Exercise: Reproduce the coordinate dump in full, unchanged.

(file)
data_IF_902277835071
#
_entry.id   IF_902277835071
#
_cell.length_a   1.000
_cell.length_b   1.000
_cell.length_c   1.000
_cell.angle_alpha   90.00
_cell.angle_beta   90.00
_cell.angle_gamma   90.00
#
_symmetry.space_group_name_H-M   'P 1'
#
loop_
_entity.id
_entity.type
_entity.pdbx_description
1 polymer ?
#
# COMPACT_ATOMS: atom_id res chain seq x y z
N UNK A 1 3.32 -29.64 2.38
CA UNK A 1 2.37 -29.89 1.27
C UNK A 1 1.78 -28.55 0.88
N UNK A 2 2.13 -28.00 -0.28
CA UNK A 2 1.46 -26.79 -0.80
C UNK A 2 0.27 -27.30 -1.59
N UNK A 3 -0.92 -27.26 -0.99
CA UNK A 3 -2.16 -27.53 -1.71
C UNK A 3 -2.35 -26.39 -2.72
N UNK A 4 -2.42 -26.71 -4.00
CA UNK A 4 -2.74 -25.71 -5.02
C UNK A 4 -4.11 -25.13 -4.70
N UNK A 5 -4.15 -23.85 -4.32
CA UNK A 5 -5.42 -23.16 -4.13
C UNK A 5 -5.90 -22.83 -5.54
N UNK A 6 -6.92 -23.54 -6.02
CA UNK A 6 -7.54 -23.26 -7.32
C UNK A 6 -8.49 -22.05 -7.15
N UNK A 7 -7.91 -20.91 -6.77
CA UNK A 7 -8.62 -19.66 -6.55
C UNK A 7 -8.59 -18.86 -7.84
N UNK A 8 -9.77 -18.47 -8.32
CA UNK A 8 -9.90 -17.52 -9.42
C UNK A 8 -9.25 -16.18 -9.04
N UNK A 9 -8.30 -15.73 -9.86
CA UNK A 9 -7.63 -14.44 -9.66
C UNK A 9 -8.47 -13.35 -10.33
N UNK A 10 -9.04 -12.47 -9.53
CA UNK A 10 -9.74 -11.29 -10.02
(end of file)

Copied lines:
data_IF_902277835071
#
_entry.id   IF_902277835071
#
_cell.length_a   1.000
_cell.length_b   1.000
_cell.length_c   1.000
_cell.angle_alpha   90.00
_cell.angle_beta   90.00
_cell.angle_gamma   90.00
#
_symmetry.space_group_name_H-M   'P 1'
#
loop_
_entity.id
_entity.type
_entity.pdbx_description
1 polymer ?
#
# COMPACT_ATOMS: atom_id res chain seq x y z
N UNK A 1 3.32 -29.64 2.38
CA UNK A 1 2.37 -29.89 1.27
C UNK A 1 1.78 -28.55 0.88
N UNK A 2 2.13 -28.00 -0.28
CA UNK A 2 1.46 -26.79 -0.80
C UNK A 2 0.27 -27.30 -1.59
N UNK A 3 -0.92 -27.26 -0.99
CA UNK A 3 -2.16 -27.53 -1.71
C UNK A 3 -2.35 -26.39 -2.72
N UNK A 4 -2.42 -26.71 -4.00
CA UNK A 4 -2.74 -25.71 -5.02
C UNK A 4 -4.11 -25.13 -4.70
N UNK A 5 -4.15 -23.85 -4.32
CA UNK A 5 -5.42 -23.16 -4.13
C UNK A 5 -5.90 -22.83 -5.54
N UNK A 6 -6.92 -23.54 -6.02
CA UNK A 6 -7.54 -23.26 -7.32
C UNK A 6 -8.49 -22.05 -7.15
N UNK A 7 -7.91 -20.91 -6.77
CA UNK A 7 -8.62 -19.66 -6.55
C UNK A 7 -8.59 -18.86 -7.84
N UNK A 8 -9.77 -18.47 -8.32
CA UNK A 8 -9.90 -17.52 -9.42
C UNK A 8 -9.25 -16.18 -9.04
N UNK A 9 -8.30 -15.73 -9.86
CA UNK A 9 -7.63 -14.44 -9.66
C UNK A 9 -8.47 -13.35 -10.33
N UNK A 10 -9.04 -12.47 -9.53
CA UNK A 10 -9.74 -11.29 -10.02